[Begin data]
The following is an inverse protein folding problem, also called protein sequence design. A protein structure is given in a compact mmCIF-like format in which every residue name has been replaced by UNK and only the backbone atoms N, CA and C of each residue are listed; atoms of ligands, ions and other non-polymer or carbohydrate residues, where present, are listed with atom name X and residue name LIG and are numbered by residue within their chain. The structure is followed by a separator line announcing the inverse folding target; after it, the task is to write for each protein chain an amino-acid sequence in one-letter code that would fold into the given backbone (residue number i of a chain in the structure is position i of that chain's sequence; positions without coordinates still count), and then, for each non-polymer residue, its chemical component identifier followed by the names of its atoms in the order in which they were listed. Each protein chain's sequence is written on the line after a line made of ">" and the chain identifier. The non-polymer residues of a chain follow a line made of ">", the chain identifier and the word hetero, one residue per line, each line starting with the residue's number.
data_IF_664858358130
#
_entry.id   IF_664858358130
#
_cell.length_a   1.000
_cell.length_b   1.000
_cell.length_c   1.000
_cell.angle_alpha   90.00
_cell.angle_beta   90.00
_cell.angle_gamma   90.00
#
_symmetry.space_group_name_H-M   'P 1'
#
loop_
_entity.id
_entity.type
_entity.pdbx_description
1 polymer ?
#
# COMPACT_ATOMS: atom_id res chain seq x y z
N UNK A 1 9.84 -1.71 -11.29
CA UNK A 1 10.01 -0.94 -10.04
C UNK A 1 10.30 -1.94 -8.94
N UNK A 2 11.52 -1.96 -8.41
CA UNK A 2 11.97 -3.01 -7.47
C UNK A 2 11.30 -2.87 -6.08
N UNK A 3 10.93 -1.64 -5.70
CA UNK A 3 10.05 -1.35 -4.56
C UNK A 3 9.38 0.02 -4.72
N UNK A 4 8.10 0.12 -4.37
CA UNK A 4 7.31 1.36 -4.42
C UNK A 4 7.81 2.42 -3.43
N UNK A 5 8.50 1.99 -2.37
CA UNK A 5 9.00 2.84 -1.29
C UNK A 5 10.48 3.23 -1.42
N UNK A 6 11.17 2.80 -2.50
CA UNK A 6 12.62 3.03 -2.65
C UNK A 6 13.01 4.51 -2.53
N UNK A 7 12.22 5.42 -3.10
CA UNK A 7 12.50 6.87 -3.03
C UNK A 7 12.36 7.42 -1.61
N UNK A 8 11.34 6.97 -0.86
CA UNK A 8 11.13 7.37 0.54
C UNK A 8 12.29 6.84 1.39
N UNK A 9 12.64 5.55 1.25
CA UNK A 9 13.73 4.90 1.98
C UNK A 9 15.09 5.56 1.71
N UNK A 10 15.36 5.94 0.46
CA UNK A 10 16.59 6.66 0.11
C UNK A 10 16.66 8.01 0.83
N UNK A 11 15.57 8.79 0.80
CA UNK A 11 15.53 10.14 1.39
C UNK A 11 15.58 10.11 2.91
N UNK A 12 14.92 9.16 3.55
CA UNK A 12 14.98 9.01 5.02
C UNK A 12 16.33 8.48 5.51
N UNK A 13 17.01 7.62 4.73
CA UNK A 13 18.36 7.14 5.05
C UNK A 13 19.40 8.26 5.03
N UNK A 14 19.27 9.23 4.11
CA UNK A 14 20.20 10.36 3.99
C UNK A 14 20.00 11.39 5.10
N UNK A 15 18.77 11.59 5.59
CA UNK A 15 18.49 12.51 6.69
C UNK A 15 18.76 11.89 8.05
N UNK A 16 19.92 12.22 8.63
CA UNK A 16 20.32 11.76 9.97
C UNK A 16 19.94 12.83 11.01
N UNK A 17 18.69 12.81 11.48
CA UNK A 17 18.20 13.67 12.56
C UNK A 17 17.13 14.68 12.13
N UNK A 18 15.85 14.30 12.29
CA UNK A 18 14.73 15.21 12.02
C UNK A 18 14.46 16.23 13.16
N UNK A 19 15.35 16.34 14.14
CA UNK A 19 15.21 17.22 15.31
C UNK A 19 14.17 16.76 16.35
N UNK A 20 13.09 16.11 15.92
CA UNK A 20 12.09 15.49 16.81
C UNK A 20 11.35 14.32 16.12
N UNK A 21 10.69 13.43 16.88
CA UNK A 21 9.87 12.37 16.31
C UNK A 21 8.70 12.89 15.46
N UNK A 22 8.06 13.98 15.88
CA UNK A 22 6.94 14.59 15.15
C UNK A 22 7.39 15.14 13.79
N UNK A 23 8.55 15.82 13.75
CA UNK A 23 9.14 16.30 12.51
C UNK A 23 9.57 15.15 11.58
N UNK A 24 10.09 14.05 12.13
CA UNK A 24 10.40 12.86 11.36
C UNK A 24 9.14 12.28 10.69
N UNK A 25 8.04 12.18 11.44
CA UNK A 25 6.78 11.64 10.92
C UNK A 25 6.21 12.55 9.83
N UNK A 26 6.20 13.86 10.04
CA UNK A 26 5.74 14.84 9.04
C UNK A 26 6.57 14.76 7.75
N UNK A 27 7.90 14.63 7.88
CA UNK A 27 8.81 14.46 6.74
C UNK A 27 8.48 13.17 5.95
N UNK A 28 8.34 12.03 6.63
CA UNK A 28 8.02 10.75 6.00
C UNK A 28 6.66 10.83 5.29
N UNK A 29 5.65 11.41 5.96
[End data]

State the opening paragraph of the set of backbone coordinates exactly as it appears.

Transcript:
The following is an inverse protein folding problem, also called protein sequence design. A protein structure is given in a compact mmCIF-like format in which every residue name has been replaced by UNK and only the backbone atoms N, CA and C of each residue are listed; atoms of ligands, ions and other non-polymer or carbohydrate residues, where present, are listed with atom name X and residue name LIG and are numbered by residue within their chain. The structure is followed by a separator line announcing the inverse folding target; after it, the task is to write for each protein chain an amino-acid sequence in one-letter code that would fold into the given backbone (residue number i of a chain in the structure is position i of that chain's sequence; positions without coordinates still count), and then, for each non-polymer residue, its chemical component identifier followed by the names of its atoms in the order in which they were listed. Each protein chain's sequence is written on the line after a line made of ">" and the chain identifier. The non-polymer residues of a chain follow a line made of ">", the chain identifier and the word hetero, one residue per line, each line starting with the residue's number.